Nikolaus Simrock, Beethoven’s publisher friend in Bonn, has been waiting patiently for nearly a month for the score of the Missa Solemnis, which Beethoven has repeatedly promised to him, saying it was complete or nearly so. It was of course nowhere near finished. Simrock had deposited the payment in the form of 100 gold friedrichs d’or as he outlined in his letter to Beethoven of September 23 (disregarding Beethoven’s demand of August 29 that the fee be computed as 900 gulden under the current exchange rates). Simrock had warned in that letter that he needed confirmation soon that they had a deal, because he could not afford to tie up that much money for very long.
Having heard nothing from Beethoven for four weeks, Simrock gives up and reclaims the funds. [Described in Simrock’s letter to Franz Brentano of November 12, 1820 (Brandenburg letter 1417).]
Beethoven is probably in Vienna giving the Archduke a composition lesson today, hastily returning to Mödling to continue packing his belongings for the move back to the City.
Under the time frame we outlined on the first of the month, this is probably the earliest time in October that Oliva could reasonably be back from Leipzig and Beethoven could see him. Another possibility, depending on the date of Oliva’s departure for Leipzig, and how long his business there on behalf of his employer Joseph Biedermann occupies him, is Tuesday, October 24. The earliest date in October that we know for certain that Oliva is in Vienna is October 26th. Whenever Oliva returns, he will provide Thomson’s edition of the Scottish Songs to Beethoven as requested by note during Oliva’s absence (discussed on October 10). The complete package with the manuscript and the Thomson book can now be forwarded to publisher Adolf Martin Schlesinger in Berlin.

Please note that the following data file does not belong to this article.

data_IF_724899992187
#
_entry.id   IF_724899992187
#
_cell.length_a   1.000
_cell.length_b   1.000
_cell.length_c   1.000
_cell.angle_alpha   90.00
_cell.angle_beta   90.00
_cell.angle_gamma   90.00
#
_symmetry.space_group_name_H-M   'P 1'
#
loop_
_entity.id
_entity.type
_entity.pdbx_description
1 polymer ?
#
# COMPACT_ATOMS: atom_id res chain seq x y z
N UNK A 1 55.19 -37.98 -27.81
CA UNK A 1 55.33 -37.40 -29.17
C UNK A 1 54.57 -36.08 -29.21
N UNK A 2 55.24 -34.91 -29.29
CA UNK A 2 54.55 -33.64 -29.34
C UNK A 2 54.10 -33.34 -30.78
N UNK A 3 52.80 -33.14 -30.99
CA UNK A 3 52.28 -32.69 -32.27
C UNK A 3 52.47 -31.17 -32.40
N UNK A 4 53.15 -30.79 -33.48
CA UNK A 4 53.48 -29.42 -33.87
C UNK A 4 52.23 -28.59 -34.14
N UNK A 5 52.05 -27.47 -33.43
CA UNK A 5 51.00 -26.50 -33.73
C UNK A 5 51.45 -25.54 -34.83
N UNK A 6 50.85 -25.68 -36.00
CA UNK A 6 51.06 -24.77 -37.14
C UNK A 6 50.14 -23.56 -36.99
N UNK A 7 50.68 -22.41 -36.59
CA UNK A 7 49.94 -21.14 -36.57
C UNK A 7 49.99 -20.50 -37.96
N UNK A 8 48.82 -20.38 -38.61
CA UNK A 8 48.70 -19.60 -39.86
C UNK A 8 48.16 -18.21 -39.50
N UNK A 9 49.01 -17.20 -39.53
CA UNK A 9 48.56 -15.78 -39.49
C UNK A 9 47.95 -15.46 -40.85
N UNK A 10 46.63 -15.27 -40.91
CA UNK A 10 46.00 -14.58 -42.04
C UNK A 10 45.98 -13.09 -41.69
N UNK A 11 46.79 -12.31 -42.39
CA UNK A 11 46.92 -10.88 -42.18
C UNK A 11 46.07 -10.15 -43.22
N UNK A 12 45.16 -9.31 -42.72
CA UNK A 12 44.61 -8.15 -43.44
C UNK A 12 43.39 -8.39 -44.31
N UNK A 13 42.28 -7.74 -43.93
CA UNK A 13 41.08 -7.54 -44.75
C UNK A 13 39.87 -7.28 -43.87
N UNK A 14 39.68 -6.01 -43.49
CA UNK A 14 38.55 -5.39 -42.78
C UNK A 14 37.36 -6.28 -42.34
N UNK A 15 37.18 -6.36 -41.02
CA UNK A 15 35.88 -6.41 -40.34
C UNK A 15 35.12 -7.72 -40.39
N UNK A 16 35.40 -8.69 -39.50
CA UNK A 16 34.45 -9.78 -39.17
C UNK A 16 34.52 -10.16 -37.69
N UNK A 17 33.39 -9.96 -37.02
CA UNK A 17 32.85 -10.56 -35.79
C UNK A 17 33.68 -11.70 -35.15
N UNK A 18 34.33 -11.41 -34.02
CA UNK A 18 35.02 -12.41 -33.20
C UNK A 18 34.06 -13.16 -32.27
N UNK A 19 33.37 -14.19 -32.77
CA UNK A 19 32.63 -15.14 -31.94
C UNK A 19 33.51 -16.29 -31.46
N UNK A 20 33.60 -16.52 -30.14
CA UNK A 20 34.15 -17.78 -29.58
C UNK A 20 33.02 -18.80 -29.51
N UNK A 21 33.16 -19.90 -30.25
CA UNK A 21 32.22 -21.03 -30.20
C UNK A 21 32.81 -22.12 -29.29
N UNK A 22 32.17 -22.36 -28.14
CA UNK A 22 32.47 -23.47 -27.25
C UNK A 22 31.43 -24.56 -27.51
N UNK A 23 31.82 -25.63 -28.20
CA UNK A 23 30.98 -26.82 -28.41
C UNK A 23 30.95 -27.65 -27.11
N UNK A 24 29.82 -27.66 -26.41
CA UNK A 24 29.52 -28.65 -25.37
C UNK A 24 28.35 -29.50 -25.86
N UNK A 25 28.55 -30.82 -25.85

That should more or less conclude matters regarding this set of folk song arrangements, at least until Beethoven gets to see the proofs. Schlesinger will take his sweet time about printing the pieces, however, and will not publish them until July, 1822. One of the delays will result from the need for suitable German translations of the songs. Instead of getting a proper poet as Beethoven suggested, Schlesinger engages librarian Samuel Heinrich Spiker to do the translations. Spiker ends up being completely insensitive to the rhythms and accents of the English lyrics, as well as the music. Consequently, Beethoven will be quite upset when he finally sees the proofs with the German texts. But the songs are published with Spiker’s inadequate German texts nonetheless.